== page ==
I think this is a fab outlook Rebecca. I remember receiving my first gift and being OVER THE MOON and just so genuinely shocked! I’m still insanely grateful and continually surprised by the things I get sent. I think it’s a shame people are losing that magic. Xx

    • January 18, 2018 / 5:25 pm

      YES! YES YES! I agree to all of this! I can’t always afford new things either so I’m happy to test out products for zero money because after all, it did take money to produce said products.

      She Sweats Diamonds

  3. January 18, 2018 / 10:23 am

    Let’s make swamp donkey a thing, haha. Brilliantly articulate and eloquent as always my darling. To say you are an industry treasure is an understatement xx

    • Beth Sandland
      Author
      January 18, 2018 / 10:27 am

      It’s my favourite insult ha! Thanks my love, appreciate your feedback as always xxx

  4. January 18, 2018 / 10:43 am

    Swamp donkey is my new favourite word.

    • Beth Sandland
      Author
      January 18, 2018 / 12:31 pm

      Go forth and conquer 🙌🏼

  5. January 18, 2018 / 11:18 am

    I love “swamp donkey” I think that’s my new favorite insult 😂 but on a serious note, such a well-written post Beth! I, too, struggle with not knowing exactly when to ask for payment or accept the product as a form of payment. Because yeah, bills still have to be paid. BUT, I also understand that my reach isn’t as big and I’m still in the growing phase so accepting a product (that I like and support of course) is such a huge win for me and I’m thrilled to even be offered that. Like you said, it has to be a mutually beneficial deal for the brand & blogger, and as a blogger we have to be aware of our influence and if it’s worth paying for. Sometimes it’s a hard truth to swallow, but with consistency and heart, the growth will come. 🖤

  6. January 18, 2018 / 11:48 am

    Swamp donkey had me chuckling. Completely agree with everything in this post, it all needed to be said!

  7. January 18, 2018 / 12:05 pm

    Really great well thought out post. I’ve put off starting a blog for years for a bucket load of reasons, and not least of all of late the amount of people I’ve seen who seem to be of the mind ‘ok I’ve started a blog, what are you going to pay me to post’. Or equally the instant desire to monetise.

    Certainly, there’s no issue with wanting to earn from the work put out there, but if it’s the initial driving force it seems a little skewed to me?

    There’s really no such thing as free. If a brand sends something to you, they aren’t doing it out of the good of their hearts. They want you to talk about it. I think a lot of people don’t realise exposure has a value.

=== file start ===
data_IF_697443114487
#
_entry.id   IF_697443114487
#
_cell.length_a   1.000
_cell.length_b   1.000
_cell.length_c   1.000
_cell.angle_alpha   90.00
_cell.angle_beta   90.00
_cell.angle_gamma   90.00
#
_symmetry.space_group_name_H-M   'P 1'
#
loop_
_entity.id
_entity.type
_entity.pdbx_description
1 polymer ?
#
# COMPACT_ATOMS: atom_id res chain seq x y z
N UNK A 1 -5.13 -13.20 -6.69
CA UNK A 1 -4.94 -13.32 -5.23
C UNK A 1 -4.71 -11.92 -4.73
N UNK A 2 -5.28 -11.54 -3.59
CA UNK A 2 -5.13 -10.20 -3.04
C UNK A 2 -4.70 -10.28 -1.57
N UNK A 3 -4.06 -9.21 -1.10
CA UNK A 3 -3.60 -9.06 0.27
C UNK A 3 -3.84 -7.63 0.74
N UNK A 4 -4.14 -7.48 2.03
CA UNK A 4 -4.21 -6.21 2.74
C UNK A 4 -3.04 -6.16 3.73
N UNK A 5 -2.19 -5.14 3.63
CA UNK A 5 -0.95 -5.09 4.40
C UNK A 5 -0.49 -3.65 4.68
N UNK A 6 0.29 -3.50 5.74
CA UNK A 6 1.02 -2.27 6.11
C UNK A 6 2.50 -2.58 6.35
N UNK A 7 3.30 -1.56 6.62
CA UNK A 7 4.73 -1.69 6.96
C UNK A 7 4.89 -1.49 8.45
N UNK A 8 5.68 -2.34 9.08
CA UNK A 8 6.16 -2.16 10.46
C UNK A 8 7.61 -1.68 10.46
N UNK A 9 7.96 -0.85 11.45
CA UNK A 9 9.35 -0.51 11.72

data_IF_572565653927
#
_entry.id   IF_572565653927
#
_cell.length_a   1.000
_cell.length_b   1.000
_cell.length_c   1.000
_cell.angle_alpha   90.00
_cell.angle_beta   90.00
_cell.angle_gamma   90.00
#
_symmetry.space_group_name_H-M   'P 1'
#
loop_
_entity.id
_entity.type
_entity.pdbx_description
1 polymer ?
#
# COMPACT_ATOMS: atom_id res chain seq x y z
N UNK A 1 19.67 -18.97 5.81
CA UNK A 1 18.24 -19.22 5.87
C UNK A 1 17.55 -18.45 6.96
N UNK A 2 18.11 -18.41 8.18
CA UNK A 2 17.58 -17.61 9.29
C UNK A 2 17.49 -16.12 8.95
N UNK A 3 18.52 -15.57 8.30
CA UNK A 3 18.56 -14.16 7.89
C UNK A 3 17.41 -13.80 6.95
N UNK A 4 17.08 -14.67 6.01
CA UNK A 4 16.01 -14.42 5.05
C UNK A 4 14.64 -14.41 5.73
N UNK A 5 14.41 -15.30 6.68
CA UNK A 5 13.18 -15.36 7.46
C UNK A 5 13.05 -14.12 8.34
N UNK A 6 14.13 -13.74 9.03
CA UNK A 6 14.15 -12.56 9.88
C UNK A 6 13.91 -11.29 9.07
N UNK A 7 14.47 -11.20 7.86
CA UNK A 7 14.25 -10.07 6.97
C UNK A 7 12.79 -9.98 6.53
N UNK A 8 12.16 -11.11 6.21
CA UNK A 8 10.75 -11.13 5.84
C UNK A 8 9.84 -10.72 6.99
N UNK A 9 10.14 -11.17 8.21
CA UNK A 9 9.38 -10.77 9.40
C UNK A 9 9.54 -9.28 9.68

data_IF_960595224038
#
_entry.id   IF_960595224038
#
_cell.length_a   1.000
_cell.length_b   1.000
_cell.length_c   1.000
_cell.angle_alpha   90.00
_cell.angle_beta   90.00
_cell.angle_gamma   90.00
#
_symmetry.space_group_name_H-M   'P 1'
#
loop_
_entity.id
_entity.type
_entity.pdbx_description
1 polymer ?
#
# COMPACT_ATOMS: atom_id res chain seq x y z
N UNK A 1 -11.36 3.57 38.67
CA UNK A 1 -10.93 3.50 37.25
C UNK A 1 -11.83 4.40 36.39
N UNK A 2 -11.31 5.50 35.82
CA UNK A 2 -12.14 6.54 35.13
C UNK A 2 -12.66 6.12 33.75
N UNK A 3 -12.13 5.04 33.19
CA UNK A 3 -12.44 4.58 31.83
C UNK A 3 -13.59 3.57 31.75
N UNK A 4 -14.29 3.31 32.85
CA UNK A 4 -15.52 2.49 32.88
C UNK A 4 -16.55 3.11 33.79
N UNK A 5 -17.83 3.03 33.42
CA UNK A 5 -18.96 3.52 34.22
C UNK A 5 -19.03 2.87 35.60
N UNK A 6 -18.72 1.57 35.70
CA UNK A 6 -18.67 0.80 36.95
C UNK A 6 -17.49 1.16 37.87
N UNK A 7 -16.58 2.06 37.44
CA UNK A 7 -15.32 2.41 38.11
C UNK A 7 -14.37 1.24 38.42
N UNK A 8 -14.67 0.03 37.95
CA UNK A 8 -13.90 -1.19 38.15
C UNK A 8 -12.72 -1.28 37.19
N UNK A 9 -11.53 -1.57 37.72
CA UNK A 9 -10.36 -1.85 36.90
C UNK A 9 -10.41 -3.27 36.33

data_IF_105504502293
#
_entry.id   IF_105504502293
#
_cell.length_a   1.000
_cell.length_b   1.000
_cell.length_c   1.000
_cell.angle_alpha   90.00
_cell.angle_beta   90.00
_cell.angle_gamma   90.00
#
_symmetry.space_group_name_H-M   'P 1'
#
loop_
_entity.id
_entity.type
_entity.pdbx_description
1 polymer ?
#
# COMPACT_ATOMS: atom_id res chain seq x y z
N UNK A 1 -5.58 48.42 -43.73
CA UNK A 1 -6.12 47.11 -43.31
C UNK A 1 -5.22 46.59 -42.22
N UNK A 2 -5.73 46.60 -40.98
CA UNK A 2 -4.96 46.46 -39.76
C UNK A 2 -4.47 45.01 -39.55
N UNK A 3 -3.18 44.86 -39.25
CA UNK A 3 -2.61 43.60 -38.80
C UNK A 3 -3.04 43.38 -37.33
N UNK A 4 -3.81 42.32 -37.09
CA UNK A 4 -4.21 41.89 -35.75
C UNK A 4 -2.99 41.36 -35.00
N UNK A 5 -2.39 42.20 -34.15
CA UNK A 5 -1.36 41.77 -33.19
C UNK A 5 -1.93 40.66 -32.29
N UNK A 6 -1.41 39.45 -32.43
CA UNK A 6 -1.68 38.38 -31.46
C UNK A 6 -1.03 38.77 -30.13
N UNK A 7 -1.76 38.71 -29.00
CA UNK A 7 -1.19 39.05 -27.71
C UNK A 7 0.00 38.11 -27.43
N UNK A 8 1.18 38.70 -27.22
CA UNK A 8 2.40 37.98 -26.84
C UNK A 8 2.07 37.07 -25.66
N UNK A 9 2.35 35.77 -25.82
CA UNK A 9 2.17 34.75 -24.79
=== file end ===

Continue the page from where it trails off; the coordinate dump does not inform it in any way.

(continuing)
Rambling now. I’m sure I had a point. 😉

  8. January 18, 2018 / 12:29 pm

    The way that hotel handled that email was shocking! I would personally feel uneasy emailing a brand to ask for something for free like that but there’s nothing wrong in politely declining, rather than publicly humiliating someone. As you say, sometimes being gifted a product can work well for both the blogger and brand, so I don’t see anything wrong with it. It’s up to each individual to decide if it’s right for them or not. It’s all a bit of a minefield really but it would be nice if there could be more respect shown and politeness sometimes. Fab post Beth x

    Jenny | LuxeStyle

  9. Martha
    January 18, 2018 / 12:40 pm

    I’m just a little confused as to your true standpoint on this matter because your pinned tweet on Twitter is a sarcastic hit at a brand offering you a mince pie in exchange for content: https://twitter.com/bethanysandland/status/932369858951565313

    I personally do agree that certain bloggers and influencers should be remunerated in exchange for content, or at the very least provided gifts to be reviewed/showcased, but not every brand/company is in a position where they have the budget to be able to do so. Does that mean they should just not bother with blogger outreach? If a blogger always has to be gifted/paid to feature product then where does the authenticity come from? It’s no surprise that the digital audience is becoming frustrated and switched off to influencer endorsements these days.

    Regardless where people stand on the paid/free features, one thing I think everyone should agree on is snarky/bitchy posts from either the brand or the blogger is in bad taste. We cannot hold companies to one standard but then say bloggers are in their right to name/shame brands when they contact you wanting to collaborate with no payment involved. Where do you really stand?